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Endogenous skill bias in technology adoption: city-level evidence from the IT revolution

  • Paul Beaudry
  • Mark Doms
  • Ethan Lewis

This paper focuses on the bi-directional interaction between technology adoption and labor market conditions. We examine cross-city differences in PC adoption, relative wages, and changes in relative wages over the period 1980-2000 to evaluate whether the patterns conform to the predictions of a neoclassical model of endogenous technology adoption. Our approach melds the literature on the effect of the relative supply of skilled labor on technology adoption to the often distinct literature on how technological change influences the relative demand for skilled labor. Our results support the idea that differences in technology use across cities and its effects on wages reflect an equilibrium response to local factor supply conditions. The model and data suggest that cities initially endowed with relatively abundant and cheap skilled labor adopted PCs more aggressively than cities with relatively expensive skilled labor, causing returns to skill to increase most in cities that adopted PCs most intensively. Our findings indicate that neoclassical models of endogenous technology adoption can be very useful for understanding where technological change arises and how it affects markets.

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Paper provided by Federal Reserve Bank of San Francisco in its series Working Paper Series with number 2006-24.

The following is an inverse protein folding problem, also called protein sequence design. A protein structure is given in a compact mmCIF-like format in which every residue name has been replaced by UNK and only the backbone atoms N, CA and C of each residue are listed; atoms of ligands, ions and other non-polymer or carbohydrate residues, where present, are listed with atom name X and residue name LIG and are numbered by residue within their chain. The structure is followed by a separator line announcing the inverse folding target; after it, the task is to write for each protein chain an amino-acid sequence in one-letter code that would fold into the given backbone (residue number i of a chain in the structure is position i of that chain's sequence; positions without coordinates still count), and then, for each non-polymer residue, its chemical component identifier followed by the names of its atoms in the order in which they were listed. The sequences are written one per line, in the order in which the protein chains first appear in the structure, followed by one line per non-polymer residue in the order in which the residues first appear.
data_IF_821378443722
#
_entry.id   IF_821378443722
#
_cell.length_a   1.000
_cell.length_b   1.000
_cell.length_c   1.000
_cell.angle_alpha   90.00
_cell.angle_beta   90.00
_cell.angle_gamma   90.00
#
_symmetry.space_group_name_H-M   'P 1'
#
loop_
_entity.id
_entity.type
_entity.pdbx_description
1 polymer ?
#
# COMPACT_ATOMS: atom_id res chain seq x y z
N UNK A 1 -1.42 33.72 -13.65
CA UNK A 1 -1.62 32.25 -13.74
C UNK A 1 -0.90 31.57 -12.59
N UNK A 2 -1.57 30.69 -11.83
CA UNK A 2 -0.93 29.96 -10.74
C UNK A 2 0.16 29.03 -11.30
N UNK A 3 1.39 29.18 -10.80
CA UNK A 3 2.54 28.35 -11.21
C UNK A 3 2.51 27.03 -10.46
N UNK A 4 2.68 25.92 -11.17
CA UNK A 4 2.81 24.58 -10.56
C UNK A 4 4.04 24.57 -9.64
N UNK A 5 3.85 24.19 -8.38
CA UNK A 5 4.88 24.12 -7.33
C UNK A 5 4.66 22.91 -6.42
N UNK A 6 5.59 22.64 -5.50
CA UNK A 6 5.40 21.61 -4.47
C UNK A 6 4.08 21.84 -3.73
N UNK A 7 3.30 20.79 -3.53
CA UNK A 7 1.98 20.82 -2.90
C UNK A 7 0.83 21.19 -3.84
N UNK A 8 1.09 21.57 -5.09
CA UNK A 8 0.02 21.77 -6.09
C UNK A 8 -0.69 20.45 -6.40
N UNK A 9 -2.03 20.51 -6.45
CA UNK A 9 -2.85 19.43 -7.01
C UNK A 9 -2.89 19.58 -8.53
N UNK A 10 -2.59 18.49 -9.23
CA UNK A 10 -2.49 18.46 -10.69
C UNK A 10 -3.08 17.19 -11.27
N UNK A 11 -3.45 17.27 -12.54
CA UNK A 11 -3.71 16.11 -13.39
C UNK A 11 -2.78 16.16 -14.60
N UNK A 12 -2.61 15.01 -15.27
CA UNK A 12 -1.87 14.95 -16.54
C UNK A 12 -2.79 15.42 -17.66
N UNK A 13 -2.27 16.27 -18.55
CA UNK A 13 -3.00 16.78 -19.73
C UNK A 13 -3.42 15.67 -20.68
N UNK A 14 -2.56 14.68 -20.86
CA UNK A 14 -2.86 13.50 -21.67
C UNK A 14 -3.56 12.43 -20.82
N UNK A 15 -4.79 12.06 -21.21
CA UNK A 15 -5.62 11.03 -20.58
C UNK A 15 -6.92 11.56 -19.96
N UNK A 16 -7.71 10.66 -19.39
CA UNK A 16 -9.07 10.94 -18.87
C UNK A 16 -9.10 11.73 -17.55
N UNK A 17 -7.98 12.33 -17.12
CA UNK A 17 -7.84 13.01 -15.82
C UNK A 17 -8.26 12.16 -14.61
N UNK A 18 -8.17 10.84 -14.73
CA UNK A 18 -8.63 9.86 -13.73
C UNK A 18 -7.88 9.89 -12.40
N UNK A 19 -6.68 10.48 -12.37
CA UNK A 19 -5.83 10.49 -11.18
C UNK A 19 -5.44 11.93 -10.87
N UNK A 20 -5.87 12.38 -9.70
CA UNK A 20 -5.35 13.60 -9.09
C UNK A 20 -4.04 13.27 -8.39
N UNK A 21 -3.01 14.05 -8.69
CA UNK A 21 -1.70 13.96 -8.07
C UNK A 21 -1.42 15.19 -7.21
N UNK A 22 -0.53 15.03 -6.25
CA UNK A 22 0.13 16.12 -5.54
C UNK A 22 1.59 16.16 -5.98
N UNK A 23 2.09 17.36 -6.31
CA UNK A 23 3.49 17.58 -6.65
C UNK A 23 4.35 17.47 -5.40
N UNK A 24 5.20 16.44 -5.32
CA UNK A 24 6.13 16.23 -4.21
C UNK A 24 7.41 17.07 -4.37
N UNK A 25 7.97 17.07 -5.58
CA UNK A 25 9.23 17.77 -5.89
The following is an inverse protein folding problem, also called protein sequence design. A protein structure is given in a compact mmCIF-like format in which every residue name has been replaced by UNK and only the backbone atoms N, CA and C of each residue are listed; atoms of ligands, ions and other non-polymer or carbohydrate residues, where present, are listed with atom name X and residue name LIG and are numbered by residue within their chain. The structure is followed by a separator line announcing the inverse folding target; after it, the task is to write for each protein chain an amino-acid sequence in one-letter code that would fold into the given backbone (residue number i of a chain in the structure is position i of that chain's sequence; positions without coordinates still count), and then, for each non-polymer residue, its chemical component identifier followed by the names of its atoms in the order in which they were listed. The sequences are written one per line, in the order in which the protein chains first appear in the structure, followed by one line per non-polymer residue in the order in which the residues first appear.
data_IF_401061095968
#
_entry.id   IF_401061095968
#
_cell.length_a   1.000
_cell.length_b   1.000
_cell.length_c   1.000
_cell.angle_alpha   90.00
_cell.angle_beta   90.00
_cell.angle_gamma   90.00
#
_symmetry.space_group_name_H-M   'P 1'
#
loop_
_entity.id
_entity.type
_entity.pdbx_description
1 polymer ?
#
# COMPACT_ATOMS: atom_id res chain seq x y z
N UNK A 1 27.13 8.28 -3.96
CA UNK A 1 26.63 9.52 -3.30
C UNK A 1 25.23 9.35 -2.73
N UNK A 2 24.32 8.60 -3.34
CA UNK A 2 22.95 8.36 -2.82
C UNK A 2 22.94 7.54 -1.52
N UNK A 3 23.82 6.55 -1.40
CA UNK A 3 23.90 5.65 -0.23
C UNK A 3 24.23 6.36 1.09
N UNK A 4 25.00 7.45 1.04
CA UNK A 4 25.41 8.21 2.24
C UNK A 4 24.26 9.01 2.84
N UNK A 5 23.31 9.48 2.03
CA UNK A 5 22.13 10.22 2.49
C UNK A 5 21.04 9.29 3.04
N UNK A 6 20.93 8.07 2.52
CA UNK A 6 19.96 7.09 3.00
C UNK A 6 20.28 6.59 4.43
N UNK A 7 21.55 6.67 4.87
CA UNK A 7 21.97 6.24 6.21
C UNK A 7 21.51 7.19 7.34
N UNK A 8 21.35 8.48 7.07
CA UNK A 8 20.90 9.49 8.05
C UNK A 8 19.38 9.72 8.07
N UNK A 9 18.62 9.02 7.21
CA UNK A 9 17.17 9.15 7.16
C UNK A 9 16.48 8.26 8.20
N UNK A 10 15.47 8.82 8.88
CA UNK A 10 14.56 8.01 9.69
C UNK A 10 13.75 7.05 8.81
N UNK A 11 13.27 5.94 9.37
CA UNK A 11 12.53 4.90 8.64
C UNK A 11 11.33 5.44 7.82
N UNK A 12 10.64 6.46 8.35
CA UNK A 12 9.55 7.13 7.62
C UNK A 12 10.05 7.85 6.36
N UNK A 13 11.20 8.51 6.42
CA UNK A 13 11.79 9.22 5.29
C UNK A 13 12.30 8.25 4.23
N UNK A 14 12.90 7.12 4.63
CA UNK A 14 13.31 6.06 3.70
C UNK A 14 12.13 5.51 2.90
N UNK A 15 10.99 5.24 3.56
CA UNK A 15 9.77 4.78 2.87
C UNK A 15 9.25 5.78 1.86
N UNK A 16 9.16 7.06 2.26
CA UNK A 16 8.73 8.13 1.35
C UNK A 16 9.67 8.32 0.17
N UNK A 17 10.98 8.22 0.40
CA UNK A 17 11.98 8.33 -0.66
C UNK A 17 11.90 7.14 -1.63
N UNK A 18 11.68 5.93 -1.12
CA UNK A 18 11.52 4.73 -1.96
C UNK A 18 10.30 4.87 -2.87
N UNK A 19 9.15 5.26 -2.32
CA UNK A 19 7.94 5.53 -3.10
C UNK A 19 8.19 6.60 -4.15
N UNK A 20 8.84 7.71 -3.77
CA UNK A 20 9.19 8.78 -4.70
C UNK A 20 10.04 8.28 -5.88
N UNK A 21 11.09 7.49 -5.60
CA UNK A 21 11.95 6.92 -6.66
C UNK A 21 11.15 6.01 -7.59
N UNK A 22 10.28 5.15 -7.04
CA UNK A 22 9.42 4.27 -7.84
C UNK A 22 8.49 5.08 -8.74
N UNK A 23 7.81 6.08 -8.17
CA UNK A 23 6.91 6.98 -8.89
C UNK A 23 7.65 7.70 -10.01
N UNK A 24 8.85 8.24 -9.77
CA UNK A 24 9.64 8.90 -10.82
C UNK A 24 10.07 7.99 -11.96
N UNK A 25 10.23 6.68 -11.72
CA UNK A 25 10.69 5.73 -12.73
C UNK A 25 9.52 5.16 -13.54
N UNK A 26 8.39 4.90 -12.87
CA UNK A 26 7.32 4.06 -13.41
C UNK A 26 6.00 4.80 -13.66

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Date of creation: 2006
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Handle: RePEc:fip:fedfwp:2006-24
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  2. Paul Beaudry & David A. Green, 2002. "Changes in U.S. Wages 1976-2000: Ongoing Skill Bias or Major Technological Change?," NBER Working Papers 8787, National Bureau of Economic Research, Inc.
  3. Comin, D. & Hobijn, B., 2003. "Cross-Country Technology Adoption: Making the Theories Face the Facts," Working Papers 03-04, C.V. Starr Center for Applied Economics, New York University.
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  14. David Card & Ethan G. Lewis, 2007. "The Diffusion of Mexican Immigrants During the 1990s: Explanations and Impacts," NBER Chapters, in: Mexican Immigration to the United States, pages 193-228 National Bureau of Economic Research, Inc.
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  18. Christian Dustmann & Ian Preston & Francesca Fabbri, 2004. "Racial Harassment, Ethnic Concentration and Economic Conditions," CReAM Discussion Paper Series 0405, Centre for Research and Analysis of Migration (CReAM), Department of Economics, University College London.
  19. Joseph G. Altonji & David Card, 1991. "The Effects of Immigration on the Labor Market Outcomes of Less-skilled Natives," NBER Chapters, in: Immigration, Trade, and the Labor Market, pages 201-234 National Bureau of Economic Research, Inc.
  20. Rodolfo Manuelli & Ananth Seshadri, 2003. "Frictionless Technology Diffusion: The Case of Tractors," NBER Working Papers 9604, National Bureau of Economic Research, Inc.
  21. Ethan Lewis, 2005. "Immigration, skill mix, and the choice of technique," Working Papers 05-8, Federal Reserve Bank of Philadelphia.
  22. Thomas J. Kane & Cecilia Elena Rouse, 1999. "The Community College: Educating Students at the Margin between College and Work," Journal of Economic Perspectives, American Economic Association, vol. 13(1), pages 63-84, Winter.
  23. David H. Autor & Lawrence F. Katz & Melissa S. Kearney, 2006. "The Polarization of the U.S. Labor Market," American Economic Review, American Economic Association, vol. 96(2), pages 189-194, May.
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